In multiple ways, professional sumo is unlike any other sports in contemporary times.
The schedule ― six grand sumo tournaments, each of which is held for 15 consecutive days, every other month ― is unique. Think about that for a moment. Professional soccer and basketball players, for instance, never have 15 straight days of games.
In addition, Japan is the one nation where sumo is contested as a professional activity year after year. In the birthplace of sumo, the sport's rich traditions are frequently on display in popular culture and mass media. But news coverage of present-day sumo wrestlers plus symbols and rituals of the ancient sport are less likely to be seen elsewhere.
Fortunately, photographer Lord K2 (aka David Sharabani) has filled a void by capturing the essence of the sport in his new bilingual coffee-table size photography book, Sumo (Ammonite Press, 2022).
It was an ambitious undertaking, one that highlights the ferocious action in the dohyo, intense training sessions at sumo stables and normal daily activities. For example, a snapshot from behind of a sumo wrestler waiting at a McDonald's counter for his order.
"What I was most interested in was delving into the lives of the wrestlers behind the scenes," Lord K2 says in a video book trailer.
Sumo: A Book of Compelling Photos
In vivid, striking images, Lord K2 gives more than a quick glimpse of the world of sumo. He pulls back the curtain, letting us see what happens beyond the daily tournament matches among sumo's top stars, such as Hakuho, the Mongolian-born legend who retired in 2021 with an all-time record of 45 Emperor's Cups.
And yes, it's nice to see Hakuho in a few of the pictures. There's Hakuho returning to his dressing room after winning a match on one page, followed by a relaxed Hakuho sitting and having his portrait taken on the next page.
Sumo is divided into 10 thematic sections ― chapters, if you will.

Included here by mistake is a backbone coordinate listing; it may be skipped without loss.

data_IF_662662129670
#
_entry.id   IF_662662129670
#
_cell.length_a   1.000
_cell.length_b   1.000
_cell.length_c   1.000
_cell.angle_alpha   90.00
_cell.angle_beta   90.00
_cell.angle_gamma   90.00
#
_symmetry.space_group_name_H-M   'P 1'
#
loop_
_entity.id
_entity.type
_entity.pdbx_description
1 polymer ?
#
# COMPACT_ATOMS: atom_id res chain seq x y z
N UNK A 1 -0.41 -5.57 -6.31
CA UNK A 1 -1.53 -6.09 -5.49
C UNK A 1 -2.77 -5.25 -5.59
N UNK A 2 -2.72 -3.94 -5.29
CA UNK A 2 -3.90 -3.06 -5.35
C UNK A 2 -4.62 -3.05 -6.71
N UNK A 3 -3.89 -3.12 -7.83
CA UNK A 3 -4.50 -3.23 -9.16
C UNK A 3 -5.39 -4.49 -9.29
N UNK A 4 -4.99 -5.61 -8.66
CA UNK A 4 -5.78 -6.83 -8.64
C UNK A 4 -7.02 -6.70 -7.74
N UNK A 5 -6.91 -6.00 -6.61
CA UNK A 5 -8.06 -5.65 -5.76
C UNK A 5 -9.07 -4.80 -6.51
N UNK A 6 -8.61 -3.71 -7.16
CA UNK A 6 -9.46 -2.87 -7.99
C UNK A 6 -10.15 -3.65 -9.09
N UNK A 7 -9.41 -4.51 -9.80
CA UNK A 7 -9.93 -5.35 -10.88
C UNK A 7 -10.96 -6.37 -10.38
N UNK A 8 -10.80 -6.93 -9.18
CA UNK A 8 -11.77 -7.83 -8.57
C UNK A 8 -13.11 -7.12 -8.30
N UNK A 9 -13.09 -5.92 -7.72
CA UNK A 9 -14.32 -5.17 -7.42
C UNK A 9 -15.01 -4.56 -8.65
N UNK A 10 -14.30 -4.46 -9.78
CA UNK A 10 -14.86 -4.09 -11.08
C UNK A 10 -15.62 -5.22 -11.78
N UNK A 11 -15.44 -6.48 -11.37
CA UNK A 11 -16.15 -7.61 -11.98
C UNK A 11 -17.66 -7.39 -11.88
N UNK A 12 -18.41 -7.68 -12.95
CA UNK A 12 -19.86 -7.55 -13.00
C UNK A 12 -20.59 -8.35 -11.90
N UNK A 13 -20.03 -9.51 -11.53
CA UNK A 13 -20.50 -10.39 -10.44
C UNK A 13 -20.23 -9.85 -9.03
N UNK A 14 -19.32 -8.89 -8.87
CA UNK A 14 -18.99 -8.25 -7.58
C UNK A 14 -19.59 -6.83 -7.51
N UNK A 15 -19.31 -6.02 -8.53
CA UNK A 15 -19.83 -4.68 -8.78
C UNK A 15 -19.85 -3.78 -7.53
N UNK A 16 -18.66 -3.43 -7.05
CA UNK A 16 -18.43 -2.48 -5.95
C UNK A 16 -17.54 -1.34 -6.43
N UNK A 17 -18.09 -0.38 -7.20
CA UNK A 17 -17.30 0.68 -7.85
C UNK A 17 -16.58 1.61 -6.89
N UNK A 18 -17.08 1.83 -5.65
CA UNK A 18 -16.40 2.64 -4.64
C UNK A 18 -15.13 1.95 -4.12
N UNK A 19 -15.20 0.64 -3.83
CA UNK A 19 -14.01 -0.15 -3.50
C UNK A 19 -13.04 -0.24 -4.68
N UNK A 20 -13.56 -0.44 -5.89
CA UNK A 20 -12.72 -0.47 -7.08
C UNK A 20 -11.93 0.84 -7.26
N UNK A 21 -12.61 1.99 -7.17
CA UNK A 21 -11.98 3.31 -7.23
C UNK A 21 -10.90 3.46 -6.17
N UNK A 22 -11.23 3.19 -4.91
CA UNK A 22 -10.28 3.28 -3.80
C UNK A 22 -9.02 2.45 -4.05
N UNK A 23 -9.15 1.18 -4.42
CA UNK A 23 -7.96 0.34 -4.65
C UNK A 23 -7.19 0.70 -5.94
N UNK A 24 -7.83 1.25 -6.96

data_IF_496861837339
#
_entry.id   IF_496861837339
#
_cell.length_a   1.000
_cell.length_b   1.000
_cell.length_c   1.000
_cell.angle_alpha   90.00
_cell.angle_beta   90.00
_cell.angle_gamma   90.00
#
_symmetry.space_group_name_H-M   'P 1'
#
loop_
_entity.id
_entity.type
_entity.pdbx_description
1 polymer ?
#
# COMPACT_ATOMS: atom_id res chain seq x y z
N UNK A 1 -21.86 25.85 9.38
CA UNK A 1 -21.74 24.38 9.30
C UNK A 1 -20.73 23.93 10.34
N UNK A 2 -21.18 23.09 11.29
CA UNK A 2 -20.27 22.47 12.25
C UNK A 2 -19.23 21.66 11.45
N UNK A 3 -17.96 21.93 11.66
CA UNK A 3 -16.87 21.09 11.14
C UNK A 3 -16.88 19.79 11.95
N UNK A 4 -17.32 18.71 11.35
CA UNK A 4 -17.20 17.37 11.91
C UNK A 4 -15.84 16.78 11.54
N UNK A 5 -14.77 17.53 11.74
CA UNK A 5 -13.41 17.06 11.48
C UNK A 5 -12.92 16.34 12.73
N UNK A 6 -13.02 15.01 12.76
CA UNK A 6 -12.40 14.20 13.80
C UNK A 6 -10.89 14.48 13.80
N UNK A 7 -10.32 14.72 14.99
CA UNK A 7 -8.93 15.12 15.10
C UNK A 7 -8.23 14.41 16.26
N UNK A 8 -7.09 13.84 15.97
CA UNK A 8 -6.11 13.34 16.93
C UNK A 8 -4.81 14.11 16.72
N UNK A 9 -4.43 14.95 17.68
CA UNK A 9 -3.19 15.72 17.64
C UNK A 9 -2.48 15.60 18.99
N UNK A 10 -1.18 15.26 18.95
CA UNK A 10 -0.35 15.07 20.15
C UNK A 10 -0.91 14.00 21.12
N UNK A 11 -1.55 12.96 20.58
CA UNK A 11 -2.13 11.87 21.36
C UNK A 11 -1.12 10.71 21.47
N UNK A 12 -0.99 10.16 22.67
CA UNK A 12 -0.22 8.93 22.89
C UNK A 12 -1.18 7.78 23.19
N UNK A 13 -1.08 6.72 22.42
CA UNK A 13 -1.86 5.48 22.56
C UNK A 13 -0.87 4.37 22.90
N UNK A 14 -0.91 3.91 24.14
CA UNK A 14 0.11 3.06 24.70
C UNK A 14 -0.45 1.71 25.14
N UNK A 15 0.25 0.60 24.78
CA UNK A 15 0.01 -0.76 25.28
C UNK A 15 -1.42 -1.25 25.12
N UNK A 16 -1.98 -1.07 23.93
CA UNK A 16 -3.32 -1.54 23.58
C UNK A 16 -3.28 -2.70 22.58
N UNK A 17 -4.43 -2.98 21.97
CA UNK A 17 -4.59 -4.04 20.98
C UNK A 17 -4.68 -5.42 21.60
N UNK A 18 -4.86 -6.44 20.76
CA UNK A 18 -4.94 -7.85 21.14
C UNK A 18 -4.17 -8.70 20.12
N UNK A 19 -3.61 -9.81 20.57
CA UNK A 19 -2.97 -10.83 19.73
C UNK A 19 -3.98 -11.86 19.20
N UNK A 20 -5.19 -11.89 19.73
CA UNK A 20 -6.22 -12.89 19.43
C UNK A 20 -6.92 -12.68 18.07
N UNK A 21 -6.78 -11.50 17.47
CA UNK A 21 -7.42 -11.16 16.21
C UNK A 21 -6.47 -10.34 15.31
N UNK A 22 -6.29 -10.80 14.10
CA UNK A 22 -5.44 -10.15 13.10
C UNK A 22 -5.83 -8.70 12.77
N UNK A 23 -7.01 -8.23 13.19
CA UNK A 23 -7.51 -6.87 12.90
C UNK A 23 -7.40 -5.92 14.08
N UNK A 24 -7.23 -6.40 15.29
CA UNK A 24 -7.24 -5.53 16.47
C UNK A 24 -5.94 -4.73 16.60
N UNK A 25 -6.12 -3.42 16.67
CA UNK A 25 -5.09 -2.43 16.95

The sections: Ambition, Obedience, Discipline, Respect, Flexibility, Tradition (starting on page 62), Warrior, Strength, Honor and Skill.
I really like the structure of the book, with each one-word section hammering home the point of one aspect of a sumo wrestler's life. Elegant simplicity might be the best way to describe it.
Noting where the Tradition section starts, I point this out because it's effective, in my view, to showcase this aspect of sumo after prefacing it with several other themes first.
The book's introduction spans 19 paragraphs on four pages. It's concise, but packed with vital information.
"Within the Japanese establishment exists a great sense of pride that during the last millennium very little about the sport has changed," reads one key passage from the introduction. "As Japan has surged forward into modernity, this corner of culture has remained anchored to ancient tradition. Sumo is an entity in which history, culture, pride and athleticism combine."
Showcasing a Life of Discipline
Obedience, which covers 10 pages, has a one-sentence explanation in both English and Japanese on the first page, followed by one picture apiece on each of the remaining pages.
"New recruits have to endure a life of discipline, obedience and hardships in order to progress and gain the acceptance of their seniors," reads the introduction to Obedience.